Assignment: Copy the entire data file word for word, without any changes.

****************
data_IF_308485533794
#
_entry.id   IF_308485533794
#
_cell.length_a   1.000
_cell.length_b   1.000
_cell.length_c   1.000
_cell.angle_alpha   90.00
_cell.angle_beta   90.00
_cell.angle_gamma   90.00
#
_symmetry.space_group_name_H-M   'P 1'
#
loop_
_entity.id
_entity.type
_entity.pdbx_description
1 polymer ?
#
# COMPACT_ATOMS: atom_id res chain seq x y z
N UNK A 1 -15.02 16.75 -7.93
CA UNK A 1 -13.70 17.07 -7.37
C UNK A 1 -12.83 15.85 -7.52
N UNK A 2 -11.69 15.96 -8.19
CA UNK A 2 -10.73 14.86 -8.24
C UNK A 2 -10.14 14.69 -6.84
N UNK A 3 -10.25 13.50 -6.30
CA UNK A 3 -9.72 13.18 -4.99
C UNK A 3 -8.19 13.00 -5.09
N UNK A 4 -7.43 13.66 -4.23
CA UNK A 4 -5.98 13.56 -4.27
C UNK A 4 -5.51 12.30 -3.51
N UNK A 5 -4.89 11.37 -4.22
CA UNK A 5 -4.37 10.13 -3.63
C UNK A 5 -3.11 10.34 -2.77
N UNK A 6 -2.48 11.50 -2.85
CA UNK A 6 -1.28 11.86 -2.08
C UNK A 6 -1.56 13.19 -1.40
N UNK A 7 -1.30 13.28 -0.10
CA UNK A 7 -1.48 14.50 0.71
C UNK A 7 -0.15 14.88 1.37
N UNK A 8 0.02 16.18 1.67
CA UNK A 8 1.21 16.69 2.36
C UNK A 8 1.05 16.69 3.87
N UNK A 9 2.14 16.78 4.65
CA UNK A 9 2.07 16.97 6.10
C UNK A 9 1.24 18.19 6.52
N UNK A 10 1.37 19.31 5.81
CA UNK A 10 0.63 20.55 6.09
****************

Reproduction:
data_IF_308485533794
#
_entry.id   IF_308485533794
#
_cell.length_a   1.000
_cell.length_b   1.000
_cell.length_c   1.000
_cell.angle_alpha   90.00
_cell.angle_beta   90.00
_cell.angle_gamma   90.00
#
_symmetry.space_group_name_H-M   'P 1'
#
loop_
_entity.id
_entity.type
_entity.pdbx_description
1 polymer ?
#
# COMPACT_ATOMS: atom_id res chain seq x y z
N UNK A 1 -15.02 16.75 -7.93
CA UNK A 1 -13.70 17.07 -7.37
C UNK A 1 -12.83 15.85 -7.52
N UNK A 2 -11.69 15.96 -8.19
CA UNK A 2 -10.73 14.86 -8.24
C UNK A 2 -10.14 14.69 -6.84
N UNK A 3 -10.25 13.50 -6.30
CA UNK A 3 -9.72 13.18 -4.99
C UNK A 3 -8.19 13.00 -5.09
N UNK A 4 -7.43 13.66 -4.23
CA UNK A 4 -5.98 13.56 -4.27
C UNK A 4 -5.51 12.30 -3.51
N UNK A 5 -4.89 11.37 -4.22
CA UNK A 5 -4.37 10.13 -3.63
C UNK A 5 -3.11 10.34 -2.77
N UNK A 6 -2.48 11.50 -2.85
CA UNK A 6 -1.28 11.86 -2.08
C UNK A 6 -1.56 13.19 -1.40
N UNK A 7 -1.30 13.28 -0.10
CA UNK A 7 -1.48 14.50 0.71
C UNK A 7 -0.15 14.88 1.37
N UNK A 8 0.02 16.18 1.67
CA UNK A 8 1.21 16.69 2.36
C UNK A 8 1.05 16.69 3.87
N UNK A 9 2.14 16.78 4.65
CA UNK A 9 2.07 16.97 6.10
C UNK A 9 1.24 18.19 6.52
N UNK A 10 1.37 19.31 5.81
CA UNK A 10 0.63 20.55 6.09